Johnson named Nationals' Player of Year

Suero garners pitching kudos, Read honored for contributions

Daniel Johnson notched a .861 on-base percentage across two levels this season. (Patrick Cavey/

By Kelsie Heneghan / | October 3, 2017 7:21 PM ET

Daniel Johnson stood out during his first full season. And now he's being rewarded for it.

The Nationals No. 10 prospect was named the club's Minor League Player of the Year while Wander Suero garnered Washington's Minor League Pitcher of the Year honors and Raudy Read earned the Bob Boone Award.


After being selected in the fifth round of the 2016 Draft, Johnson began this year with Class A Hagerstown, then made a late-July jump to Class A Advanced Potomac. Across the two levels, the 22-year-old batted .298. He ranked third in the system with 22 home runs, fifth with 72 RBIs and fifth with a .298 average. Johnson added 22 stolen bases in 33 attempts -- the only Nationals prospect in the 20-20 club.

"I think just repetition helped. Getting comfortable with my swing. Not trying to do too much," Johnson told the Washington Post. "Not trying to be a different player -- just me, the player I can be. Just trying to settle down and do what I can do."

Video: Potomac's Johnson jacks leadoff homer

In his eighth season with the Nationals, Suero picked up his first organizational honor. The right-handed reliever notched a 1.79 ERA -- his best mark since Rookie ball in 2013 -- with 65 strikeouts and 19 walks in 65 1/3 innings across 54 appearances. Suero led the system with 20 saves in 22 opportunities.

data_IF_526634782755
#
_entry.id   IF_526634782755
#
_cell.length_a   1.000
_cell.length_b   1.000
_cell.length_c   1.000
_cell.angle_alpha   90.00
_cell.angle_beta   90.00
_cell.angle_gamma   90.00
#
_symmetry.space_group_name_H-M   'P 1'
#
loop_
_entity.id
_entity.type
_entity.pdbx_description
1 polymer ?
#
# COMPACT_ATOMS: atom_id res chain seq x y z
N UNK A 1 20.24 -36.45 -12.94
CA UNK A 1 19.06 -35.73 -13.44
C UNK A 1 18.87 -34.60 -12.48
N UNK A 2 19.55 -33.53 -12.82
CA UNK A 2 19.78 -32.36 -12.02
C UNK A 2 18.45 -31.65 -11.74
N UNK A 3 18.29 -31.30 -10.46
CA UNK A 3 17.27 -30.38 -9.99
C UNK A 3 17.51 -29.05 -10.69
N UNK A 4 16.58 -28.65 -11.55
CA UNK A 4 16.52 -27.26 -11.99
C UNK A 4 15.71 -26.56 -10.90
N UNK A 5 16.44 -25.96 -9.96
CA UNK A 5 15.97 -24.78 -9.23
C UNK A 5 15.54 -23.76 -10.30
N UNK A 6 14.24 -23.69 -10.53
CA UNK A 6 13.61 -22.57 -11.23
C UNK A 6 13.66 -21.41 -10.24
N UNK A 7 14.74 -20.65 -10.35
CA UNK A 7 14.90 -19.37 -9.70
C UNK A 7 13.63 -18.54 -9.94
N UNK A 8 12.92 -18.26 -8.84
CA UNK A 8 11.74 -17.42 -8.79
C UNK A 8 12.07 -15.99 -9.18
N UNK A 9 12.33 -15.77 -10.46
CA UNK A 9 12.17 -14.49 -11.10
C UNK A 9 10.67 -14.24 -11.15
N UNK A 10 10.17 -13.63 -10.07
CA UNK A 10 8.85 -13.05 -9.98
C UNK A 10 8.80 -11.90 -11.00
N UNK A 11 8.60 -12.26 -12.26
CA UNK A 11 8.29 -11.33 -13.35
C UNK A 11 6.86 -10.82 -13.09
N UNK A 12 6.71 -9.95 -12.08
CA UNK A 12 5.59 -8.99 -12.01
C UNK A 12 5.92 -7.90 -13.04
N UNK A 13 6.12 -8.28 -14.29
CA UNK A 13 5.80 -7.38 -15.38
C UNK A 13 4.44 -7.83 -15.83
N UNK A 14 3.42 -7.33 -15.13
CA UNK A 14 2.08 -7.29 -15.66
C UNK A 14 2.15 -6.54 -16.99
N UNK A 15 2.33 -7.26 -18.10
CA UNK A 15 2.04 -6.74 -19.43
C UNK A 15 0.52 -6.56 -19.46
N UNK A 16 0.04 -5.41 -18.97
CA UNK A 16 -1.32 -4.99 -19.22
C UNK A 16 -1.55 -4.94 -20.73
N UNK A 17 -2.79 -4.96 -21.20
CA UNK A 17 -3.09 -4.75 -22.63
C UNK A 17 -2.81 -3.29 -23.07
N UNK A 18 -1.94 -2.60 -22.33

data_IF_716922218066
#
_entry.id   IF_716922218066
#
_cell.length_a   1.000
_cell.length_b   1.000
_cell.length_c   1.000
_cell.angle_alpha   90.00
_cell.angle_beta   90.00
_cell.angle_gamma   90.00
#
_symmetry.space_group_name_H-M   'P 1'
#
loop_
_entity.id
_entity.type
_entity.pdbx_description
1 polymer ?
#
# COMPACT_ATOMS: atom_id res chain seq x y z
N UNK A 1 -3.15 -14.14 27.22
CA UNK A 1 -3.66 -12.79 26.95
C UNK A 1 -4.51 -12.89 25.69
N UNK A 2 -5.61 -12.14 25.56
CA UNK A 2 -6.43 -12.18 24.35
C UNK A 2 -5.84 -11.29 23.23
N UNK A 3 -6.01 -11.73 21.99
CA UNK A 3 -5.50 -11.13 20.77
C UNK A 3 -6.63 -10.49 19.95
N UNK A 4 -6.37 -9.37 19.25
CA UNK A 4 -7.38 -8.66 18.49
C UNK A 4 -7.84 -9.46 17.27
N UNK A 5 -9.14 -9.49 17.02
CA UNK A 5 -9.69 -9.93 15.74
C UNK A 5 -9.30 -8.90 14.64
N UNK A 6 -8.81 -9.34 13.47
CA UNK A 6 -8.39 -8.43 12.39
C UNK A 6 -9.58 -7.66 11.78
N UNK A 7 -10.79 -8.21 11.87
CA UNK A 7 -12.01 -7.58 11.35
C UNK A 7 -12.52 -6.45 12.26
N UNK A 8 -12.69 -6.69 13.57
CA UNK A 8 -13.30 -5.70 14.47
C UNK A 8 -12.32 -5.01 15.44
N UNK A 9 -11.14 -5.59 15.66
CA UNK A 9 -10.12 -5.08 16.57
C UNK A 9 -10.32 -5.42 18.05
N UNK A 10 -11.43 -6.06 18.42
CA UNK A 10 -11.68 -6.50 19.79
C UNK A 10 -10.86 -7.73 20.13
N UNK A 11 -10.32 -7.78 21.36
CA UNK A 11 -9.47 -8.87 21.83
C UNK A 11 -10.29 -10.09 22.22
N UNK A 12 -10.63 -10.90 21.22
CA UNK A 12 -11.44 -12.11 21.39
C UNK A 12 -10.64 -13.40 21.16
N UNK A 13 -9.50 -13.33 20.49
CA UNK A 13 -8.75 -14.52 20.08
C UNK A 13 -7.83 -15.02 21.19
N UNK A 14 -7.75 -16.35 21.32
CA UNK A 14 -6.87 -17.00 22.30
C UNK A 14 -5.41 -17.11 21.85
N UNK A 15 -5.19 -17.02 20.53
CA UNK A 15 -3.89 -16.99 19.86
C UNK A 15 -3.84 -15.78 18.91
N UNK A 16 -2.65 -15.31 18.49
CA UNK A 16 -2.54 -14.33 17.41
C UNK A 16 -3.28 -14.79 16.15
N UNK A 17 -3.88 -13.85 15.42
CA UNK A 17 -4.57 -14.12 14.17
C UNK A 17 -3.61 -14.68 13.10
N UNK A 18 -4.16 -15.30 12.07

Read earned the Boone Award after best demonstrating the "professionalism, leadership, loyalty, passion, selflessness, durability, determination and work ethic required to play the game the 'Washington Nationals Way.'" The 23-year-old was involved in Double-A Harrisburg's community outreach program.

Tweet from @hbgsensradio: With several players @BethesdaMission serving lunch. This is a great place doing great work.

On the field, Read hit .265 with 17 homers and 61 RBIs in 108 games before making his Major League debut in September. The catcher went 3-for-11 with a run scored in eight games with Washington.

"I've learned a lot from the veterans here. I've noticed that the game up here is a lot faster than down here. There's more of a seriousness to it about winning. Everyone takes pride in what they do," Read told the Washington Post. "I've learned a lot from that, about how to go about your preparation and everything. But more than that, I've learned a lot from the other guys that can help for next season."

Kelsie Heneghan is a contributor to Follow her on Twitter @Kelsie_Heneghan. This story was not subject to the approval of the National Association of Professional Baseball Leagues or its clubs.

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